Developments in digital mapping are allowing universities to make buildings smarter and introduce new efficiencies in how they operate.
Here, Dr Addy Pope, examines the growth of indoor mapping in higher education:
Landscapes, cities and buildings have long been digitally mapped, allowing better decisions to be made about how they are managed. But now mapping is moving inside the buildings themselves.
From campuses to offices, airports to hospitals, indoor mapping gives users an interactive, real-time operational view of any indoor space. Challenged to achieve more with less, indoor mapping is now helping university estates and facility managers tackle rising costs, optimise space usage and streamline maintenance tasks.
Why do we need indoor mapping?
Traditionally, estates managers have relied on CAD drawings (computer-aided design) to depict building interiors or route contractors to where work needs to be done. Yet these static illustrations have limitations and often don’t reflect the current situation.
Firstly, it’s hard to share this data, whether it’s analogue drawings or trying to share a digital 3D model with staff who do not have the specialist software required to view it.
Often, CAD images also reflect the design and not the real world building, which might have been altered since construction, while looking at different floors can mean having to view different drawings in different formats.
These factors present a challenge when locating rooms, assets and making the best use of space and it’s difficult to query the data and make it truly operational for day-to-day use.
Primarily used for facility, estates or building management, indoor mapping gives an instant understanding of an indoor environment, capturing and visualising any type of information in a digital interactive map, from floorplans, rooms and spaces, to maintenance, HVAC and IoT sensor data. But it can also visualise people to improve wayfinding and navigation within a university, or help to find important assets more quickly.
Some users are benefitting from bringing their BIM and CAD data into an indoor mapping environment because it gives a complete situational awareness of an entire site. This means they now have the context of a building’s surrounding environment, plus the macro level interior detail of a building, down to individual floors, rooms and spaces. CAFM (Computer Aided Facilities Management) systems and FM (Facilities Management) databases can also be linked to indoor mapping, to make building management even more seamless and connected.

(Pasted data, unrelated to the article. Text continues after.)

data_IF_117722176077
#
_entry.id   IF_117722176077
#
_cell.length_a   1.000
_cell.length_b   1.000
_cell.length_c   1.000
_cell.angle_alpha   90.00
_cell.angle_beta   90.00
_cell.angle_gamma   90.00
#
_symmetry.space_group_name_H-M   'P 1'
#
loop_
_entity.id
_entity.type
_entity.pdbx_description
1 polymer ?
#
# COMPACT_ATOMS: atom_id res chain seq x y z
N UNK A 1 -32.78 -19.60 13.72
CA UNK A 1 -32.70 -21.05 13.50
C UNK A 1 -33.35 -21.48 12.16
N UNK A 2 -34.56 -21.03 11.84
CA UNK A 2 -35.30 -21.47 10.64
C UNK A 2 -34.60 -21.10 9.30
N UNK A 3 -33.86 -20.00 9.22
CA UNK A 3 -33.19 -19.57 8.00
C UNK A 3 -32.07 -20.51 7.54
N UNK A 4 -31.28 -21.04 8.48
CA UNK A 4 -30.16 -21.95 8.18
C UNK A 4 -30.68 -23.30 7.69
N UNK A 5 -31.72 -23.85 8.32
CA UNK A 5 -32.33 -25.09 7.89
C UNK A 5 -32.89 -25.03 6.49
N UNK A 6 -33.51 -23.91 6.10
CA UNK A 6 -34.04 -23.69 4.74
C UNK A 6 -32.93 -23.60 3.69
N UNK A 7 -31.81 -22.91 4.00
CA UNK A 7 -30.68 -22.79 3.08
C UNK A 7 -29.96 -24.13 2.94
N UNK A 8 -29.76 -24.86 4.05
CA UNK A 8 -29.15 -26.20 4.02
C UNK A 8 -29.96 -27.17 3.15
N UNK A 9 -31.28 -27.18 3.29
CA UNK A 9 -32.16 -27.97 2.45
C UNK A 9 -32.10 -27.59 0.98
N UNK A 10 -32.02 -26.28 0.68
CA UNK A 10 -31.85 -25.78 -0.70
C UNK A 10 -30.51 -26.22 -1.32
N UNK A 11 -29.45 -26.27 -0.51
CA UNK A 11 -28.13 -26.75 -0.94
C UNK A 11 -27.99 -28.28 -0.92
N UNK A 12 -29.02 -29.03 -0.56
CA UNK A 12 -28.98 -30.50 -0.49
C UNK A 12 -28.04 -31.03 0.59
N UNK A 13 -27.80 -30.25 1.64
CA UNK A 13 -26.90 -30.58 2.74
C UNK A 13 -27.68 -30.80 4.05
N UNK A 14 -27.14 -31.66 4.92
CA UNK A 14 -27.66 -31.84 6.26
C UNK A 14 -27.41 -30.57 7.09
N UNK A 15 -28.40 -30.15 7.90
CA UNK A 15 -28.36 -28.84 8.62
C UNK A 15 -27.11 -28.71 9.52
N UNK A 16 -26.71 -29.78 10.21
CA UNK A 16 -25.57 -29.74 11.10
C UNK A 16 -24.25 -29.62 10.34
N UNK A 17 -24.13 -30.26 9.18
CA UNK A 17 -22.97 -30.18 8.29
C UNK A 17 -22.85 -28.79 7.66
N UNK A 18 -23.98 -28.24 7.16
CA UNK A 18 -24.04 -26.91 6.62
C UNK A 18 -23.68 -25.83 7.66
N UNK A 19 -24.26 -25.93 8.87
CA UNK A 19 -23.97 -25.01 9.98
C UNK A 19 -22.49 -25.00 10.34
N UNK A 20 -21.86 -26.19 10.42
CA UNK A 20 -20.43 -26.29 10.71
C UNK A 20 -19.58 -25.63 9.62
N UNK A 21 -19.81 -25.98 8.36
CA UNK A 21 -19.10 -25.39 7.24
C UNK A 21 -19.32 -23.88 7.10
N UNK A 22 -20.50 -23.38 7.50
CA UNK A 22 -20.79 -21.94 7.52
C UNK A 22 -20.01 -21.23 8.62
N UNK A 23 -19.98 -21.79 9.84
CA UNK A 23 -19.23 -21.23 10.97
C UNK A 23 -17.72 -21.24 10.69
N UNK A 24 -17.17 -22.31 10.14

Indoor mapping can help optimise space and capacity planning, or the allocation of rooms and desk reservations. It can also monitor the health of a building to ensure staff and students are in a safe and productive environment. Any type of sensor data can feed into an indoor map, giving staff a 3D interactive view into how well a space is performing against carbon emissions or energy consumption targets, or humidity, carbon monoxide or carbon dioxide levels, or other factors such as noise pollution.
Where am I?
To have truly effective location intelligence inside, people also need to know their current location and see relationships between staff and assets that are moving in space and time. Demand is starting to grow for mobile maps that show an individual their precise location inside a building.
When indoor mapping is linked to maintenance systems for example, staff gain improved work order visibility and greater accountability. By showing and sharing the location of problems and directing maintenance teams or contractors to those jobs, via maps on their mobile phones, workflows become more streamlined. Knowing where your workforce is inside a building also improves collaboration, safety and workforce management overall.
This is where IPS or ‘Indoor Positioning System’ technology is starting to prove invaluable as GPS-enabled mobile phones lose their accuracy indoors. IPS systems are needed to provide indoor navigation and wayfinding capabilities, which use a combination of Wi-fi and Bluetooth beacons to give the accuracy required. In a similar way to GPS outdoors, they place a blue dot on indoor maps to show users where they are and allow real-time indoor navigation, location sharing and tracking.
Common operating picture
Trailblazers in this market include the University of Oxford, which recently upgraded its estates management processes with a new indoor mapping system, providing more efficient methods of maintaining asset data and how it charges university departments and other tenants for the space they use. Offering easy access to property and interiors data across 300+ buildings and 35,000 spaces, the new solution combines over 2,000 floorplans into a single interactive map.
Another innovative example can be found at the University of Edinburgh, who are exploring how the concept of indoor mapping can promote active travel across campus, help students find quiet study space, measure green infrastructure and visualise energy consumption.
Just as with outdoor mapping, everything that happens in a building is tied to a location and bringing it all together in one map makes sense. Ultimately, indoor mapping provides a common operating picture for university staff, giving them a better understanding of their estates so they can manage them more efficiently.
Dr Addy Pope, Higher Education Manager at Esri UK
Esri UK is holding a free webinar on Wednesday 23rd March 2022 at 11:00am-12:00pm. Register to find out more about indoor mapping and hear about the University of Edinburgh’s projects, among others.